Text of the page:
LOS ANGELES, (Reuters) – Aged just 23, Germany’s Andrea Petkovic has already established herself as one of the most colourful, outgoing, unpredictable and introspective players on the WTA Tour.
If that all sounds a little confusing and perhaps contradictory, then consider the evidence.
Bosnian-born Petkovic, a lover of literature and alternative rock music who describes herself as thoughtful and happy, has patented her own jig, the ‘Petko Dance’, to celebrate on-court victories.
She is an erudite student of political systems who gained practical experience during a traineeship with the Hessian State Chancellery in Germany and is seriously considering a career in politics once her competitive tennis days are over.
An enthusiastic drummer and guitar player who is brutally honest about her own limited singing ability, Petkovic dreams of the day when she will own a record label and be able to help emerging musicians in her adopted country.
For the time being, though, the world number 23 is eager to rise into the top 10 in the rankings while fulfilling many of the targets set by her loyal German fans who, unfairly or not, often compare her to tennis great Steffi Graf.
“Steffi was always a big idol of mine and so just to be mentioned with her in the same sentence is such a huge honour,” Petkovic, smiling broadly, told Reuters in a recent interview.
“I never thought that such a great champion would ever possibly be compared to me. I know I am so far away from her.”
Petkovic conceded, however, that there were moments when the Graf comparisons in Germany became an unwelcome burden.
“In the beginning, I thought they (the fans) would realise that I am a totally different person,” she said. “Obviously they know I am not Steffi Graf but they do expect the same things from me.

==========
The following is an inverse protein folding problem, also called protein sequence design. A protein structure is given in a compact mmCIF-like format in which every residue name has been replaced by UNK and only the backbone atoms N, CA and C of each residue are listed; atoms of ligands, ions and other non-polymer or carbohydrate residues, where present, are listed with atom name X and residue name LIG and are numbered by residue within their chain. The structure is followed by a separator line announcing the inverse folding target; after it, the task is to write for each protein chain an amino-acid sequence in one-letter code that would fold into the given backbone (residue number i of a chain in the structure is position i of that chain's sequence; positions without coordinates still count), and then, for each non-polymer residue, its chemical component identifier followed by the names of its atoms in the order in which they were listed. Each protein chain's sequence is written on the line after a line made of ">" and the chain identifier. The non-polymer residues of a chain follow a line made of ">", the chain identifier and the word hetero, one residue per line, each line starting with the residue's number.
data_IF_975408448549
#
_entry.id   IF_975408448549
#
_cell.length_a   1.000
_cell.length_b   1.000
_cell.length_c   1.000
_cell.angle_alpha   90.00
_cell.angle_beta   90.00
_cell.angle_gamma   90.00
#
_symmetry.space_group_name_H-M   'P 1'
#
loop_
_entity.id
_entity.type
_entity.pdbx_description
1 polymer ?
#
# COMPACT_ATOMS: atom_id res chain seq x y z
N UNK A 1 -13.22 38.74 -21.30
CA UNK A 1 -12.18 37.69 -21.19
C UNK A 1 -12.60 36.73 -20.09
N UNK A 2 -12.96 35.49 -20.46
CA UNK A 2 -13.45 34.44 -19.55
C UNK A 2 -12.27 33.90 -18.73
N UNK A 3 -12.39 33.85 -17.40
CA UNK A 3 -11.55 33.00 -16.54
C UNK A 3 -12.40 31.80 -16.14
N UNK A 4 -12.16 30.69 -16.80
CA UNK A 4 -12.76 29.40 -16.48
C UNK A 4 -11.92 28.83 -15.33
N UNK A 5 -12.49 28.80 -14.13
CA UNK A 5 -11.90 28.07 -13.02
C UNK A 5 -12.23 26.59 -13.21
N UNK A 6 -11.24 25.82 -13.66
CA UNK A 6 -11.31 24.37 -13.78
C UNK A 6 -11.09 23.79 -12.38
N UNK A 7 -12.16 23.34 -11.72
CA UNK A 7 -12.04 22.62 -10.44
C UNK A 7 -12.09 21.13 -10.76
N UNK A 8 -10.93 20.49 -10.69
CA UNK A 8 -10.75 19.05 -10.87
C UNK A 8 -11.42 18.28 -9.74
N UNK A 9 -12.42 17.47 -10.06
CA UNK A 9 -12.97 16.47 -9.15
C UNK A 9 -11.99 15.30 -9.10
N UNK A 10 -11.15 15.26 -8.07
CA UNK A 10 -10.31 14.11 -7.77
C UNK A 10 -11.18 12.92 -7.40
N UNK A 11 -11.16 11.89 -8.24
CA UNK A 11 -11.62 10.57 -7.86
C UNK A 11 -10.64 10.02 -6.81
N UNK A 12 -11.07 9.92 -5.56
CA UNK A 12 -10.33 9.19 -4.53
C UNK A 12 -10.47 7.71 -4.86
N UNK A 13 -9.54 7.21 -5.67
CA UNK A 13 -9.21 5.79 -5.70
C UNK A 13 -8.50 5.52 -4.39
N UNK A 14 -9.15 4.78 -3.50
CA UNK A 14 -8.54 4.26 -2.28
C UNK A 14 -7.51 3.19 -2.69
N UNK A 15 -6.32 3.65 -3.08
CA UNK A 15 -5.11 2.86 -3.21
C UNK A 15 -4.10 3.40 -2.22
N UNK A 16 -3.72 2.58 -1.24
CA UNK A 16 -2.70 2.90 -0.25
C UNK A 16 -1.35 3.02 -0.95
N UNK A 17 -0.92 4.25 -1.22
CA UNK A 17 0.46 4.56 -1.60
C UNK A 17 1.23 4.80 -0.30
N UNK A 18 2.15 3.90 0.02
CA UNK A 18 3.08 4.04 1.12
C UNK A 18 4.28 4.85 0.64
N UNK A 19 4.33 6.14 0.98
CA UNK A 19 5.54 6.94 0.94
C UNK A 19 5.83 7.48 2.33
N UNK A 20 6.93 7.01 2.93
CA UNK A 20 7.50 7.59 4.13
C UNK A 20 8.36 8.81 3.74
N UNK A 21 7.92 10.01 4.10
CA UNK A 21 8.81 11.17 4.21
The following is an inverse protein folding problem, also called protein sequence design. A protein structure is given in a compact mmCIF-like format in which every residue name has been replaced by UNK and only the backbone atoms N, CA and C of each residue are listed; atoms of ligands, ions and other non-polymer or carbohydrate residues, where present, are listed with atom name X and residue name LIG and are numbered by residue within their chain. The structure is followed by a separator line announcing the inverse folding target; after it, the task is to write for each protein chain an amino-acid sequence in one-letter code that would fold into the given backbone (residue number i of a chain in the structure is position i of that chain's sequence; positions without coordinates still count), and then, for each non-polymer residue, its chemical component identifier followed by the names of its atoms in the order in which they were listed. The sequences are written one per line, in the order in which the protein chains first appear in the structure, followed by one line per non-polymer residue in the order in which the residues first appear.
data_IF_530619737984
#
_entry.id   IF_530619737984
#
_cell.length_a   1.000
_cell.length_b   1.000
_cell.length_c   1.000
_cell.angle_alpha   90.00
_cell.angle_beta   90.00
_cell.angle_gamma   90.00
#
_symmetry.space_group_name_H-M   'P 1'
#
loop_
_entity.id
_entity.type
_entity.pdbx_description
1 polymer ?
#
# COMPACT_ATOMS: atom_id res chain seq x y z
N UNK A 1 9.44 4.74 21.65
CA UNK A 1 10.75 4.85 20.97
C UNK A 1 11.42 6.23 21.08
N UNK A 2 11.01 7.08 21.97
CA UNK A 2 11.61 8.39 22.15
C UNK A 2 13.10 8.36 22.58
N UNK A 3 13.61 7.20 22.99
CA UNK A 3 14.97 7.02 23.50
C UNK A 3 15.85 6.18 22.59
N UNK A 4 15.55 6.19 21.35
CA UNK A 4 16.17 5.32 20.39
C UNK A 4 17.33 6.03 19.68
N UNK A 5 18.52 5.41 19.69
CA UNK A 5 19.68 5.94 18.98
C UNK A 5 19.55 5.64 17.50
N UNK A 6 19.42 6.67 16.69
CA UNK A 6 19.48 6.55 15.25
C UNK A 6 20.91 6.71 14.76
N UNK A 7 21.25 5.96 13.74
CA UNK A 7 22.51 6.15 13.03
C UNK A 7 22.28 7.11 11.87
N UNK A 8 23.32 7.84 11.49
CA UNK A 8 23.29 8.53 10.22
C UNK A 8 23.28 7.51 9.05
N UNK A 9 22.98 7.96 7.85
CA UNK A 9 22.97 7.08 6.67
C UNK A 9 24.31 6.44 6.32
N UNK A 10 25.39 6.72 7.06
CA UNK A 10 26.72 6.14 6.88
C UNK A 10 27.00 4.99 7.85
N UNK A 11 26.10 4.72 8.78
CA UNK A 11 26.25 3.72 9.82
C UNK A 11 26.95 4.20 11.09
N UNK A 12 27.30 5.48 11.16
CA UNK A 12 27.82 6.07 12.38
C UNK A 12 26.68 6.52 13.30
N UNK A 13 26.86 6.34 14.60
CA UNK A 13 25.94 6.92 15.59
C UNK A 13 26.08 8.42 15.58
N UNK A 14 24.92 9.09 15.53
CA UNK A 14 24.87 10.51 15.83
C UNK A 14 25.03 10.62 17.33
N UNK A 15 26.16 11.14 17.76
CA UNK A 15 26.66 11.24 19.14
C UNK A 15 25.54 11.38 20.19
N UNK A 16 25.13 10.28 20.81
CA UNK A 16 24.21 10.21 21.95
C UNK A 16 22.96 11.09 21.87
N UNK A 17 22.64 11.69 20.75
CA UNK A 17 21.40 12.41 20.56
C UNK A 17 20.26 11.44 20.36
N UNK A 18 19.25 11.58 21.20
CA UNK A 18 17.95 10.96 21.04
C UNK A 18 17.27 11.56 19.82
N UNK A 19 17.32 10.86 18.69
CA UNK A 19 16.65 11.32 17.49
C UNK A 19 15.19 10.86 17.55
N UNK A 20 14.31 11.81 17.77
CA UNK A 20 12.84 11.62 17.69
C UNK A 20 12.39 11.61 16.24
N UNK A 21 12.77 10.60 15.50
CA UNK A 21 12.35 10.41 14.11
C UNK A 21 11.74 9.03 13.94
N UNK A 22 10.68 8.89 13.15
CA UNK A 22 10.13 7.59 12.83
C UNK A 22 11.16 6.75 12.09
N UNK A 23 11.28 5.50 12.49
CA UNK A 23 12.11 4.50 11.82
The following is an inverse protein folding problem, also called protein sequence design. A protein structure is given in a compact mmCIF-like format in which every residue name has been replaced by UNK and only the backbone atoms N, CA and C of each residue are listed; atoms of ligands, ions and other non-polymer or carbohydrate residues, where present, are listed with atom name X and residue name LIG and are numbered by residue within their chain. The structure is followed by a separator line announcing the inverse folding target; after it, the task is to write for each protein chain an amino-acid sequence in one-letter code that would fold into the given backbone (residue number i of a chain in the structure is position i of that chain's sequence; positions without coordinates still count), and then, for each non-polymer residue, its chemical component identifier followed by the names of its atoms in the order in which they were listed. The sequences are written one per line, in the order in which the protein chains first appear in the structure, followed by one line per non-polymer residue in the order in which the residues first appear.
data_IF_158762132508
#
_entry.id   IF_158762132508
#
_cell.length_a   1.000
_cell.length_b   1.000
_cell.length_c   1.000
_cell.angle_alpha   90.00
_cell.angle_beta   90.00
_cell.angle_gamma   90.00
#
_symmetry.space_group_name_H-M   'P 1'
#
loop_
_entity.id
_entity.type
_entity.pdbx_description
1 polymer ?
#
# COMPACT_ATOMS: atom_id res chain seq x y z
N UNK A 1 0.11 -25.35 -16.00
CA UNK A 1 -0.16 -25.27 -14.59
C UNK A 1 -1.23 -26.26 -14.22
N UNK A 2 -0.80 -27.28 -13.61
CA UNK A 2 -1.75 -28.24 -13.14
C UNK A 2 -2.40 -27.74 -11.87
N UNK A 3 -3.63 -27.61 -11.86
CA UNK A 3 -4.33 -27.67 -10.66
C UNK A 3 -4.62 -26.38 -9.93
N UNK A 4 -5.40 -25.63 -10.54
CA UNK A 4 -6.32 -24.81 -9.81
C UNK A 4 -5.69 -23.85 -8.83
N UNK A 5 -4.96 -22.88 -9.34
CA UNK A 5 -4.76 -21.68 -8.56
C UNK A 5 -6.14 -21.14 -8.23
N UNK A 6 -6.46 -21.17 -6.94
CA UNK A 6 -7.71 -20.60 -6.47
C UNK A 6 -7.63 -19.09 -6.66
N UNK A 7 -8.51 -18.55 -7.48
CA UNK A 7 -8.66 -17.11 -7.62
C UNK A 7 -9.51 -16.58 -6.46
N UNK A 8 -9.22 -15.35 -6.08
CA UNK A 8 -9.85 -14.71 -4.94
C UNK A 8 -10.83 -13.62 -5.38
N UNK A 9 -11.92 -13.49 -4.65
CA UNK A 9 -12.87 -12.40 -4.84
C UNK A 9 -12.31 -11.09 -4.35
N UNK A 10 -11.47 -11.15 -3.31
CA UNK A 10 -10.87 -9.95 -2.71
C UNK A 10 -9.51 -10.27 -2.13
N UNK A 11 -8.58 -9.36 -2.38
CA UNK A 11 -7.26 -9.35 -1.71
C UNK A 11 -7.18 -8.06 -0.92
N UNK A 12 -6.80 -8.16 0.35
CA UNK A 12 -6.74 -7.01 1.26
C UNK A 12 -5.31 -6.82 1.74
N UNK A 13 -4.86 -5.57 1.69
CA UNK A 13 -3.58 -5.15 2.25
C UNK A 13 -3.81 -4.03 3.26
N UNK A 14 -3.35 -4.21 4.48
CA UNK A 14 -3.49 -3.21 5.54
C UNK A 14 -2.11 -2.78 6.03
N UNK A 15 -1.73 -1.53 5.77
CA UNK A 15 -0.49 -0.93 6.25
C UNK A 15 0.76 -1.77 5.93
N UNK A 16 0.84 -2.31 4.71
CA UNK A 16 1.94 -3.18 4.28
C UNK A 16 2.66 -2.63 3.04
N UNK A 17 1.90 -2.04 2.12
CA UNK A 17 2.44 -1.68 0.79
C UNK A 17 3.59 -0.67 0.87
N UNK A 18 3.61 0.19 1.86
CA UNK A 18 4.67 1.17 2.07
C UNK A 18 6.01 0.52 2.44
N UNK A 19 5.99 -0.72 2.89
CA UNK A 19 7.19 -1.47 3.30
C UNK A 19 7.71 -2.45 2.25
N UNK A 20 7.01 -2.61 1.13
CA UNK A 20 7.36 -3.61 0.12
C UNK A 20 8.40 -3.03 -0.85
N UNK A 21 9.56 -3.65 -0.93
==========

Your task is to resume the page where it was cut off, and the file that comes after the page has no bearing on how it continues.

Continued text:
“Whenever I have a good result, it’s always a comparison to Steffi. I am very ambitious and of course I want to do the best I can,” added the statuesque German, who claimed her first WTA singles title at Bad Gastein in 2009.
“But Steffi won that many grand slams and achieved so many other things that I don’t think I can ever match her, so those comparisons can be a big problem for me.”
In her own right, the 1.80-metre Petkovic has a great deal going for her in the tennis world.
She broke into the top 50 last year and reached the quarter-finals of a grand slam for the first time at the Australian Open in January, beating former champion Maria Sharapova along the way.
“This year, I want to break into the top 20 and my next goal is to be among the top 16 seeds, which makes life a little bit easier in the grand slams,” Petkovic said before letting out a full-throated laugh.
“Beyond that, I have my eyes on the top 10 but the most important thing is to keep improving your game because sometimes when you have a good run you start rushing for (ranking) points and more money and more points and then you start forgetting to improve.
“That’s what I want to avoid and that’s why I am trying to set my sights on improving my game more than the rankings.”